On the map at right, red circles represent deceased children from Eastern European families, primarily Slovenes, but also Croatians, Hungarians, and Polish immigrants. Blue squares represent children from German immigrant families. Green diamonds mark deaths in families who migrated from England. The map does not show all deaths in Collinwood, but even with many unmarked the intensity of the town’s loss stands out.
By 1908, German and English immigrants had spread throughout the area North of the railyard, but Eastern European immigrants to Collinwood clustered into dense housing near the tracks and the Browning Engineering factory. This land stood empty in 1900, but when the Railroad expanded operations in Collinwood, The Lake Shore Land Company filled it with cheap houses on small lots for laborers. “Real Estate Values Low But Advancing Rapidly,” said their advertising in The Railroad Traiman, a journal aimed at rail workers. “There is not a vacant house or store in the town. . . . The mammoth new [railroad] shops . . . and other industries . . . will furnish more than three thousand jobs.”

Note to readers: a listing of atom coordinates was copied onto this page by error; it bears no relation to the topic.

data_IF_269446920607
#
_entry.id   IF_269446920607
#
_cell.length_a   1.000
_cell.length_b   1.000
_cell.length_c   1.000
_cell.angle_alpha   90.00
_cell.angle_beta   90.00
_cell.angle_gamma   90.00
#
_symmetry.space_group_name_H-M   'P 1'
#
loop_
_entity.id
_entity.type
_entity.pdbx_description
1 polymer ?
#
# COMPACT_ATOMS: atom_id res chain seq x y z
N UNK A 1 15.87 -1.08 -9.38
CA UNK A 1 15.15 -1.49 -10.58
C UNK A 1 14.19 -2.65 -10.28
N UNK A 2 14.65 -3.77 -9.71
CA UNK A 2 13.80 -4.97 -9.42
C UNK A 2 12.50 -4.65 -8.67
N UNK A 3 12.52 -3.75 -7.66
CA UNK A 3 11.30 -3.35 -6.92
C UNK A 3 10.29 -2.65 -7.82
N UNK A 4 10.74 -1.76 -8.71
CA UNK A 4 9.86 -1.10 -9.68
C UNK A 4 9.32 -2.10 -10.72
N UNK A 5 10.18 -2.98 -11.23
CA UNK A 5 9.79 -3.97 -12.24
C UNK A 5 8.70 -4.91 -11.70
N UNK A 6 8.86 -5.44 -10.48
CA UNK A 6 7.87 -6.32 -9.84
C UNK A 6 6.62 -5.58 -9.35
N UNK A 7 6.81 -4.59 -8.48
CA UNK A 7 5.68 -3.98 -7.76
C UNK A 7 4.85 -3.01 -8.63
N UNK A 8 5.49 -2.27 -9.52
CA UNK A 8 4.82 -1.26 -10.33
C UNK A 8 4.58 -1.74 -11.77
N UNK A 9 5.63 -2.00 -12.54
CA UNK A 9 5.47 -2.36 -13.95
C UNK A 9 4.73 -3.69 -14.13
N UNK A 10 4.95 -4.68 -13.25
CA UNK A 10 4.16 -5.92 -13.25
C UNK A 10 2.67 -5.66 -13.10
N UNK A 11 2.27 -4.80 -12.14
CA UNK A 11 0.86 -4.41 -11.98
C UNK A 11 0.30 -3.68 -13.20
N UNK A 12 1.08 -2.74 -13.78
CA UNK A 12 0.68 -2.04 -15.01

New immigrants to the United States often first settled in enclaves where their native language and cultural practices persisted, where friends or relatives from their homeland had already established themselves. Such settlement patterns indicated a desire to preserve a sense of ethnic identity but were not always a matter of choice. Landlords, real estate agents, banks, and employers often worked to segregate particular ethnic groups, steering them toward agreed-upon neighborhoods. We have no compelling sources that clarify the extent to which Eastern European immigrants in Collinwood chose the settlement pattern so visible on the map and the extent to which more financially powerful figures drove them toward it. We can, however, see with certainty that death overran their neighborhoods with particularly brutal intensity.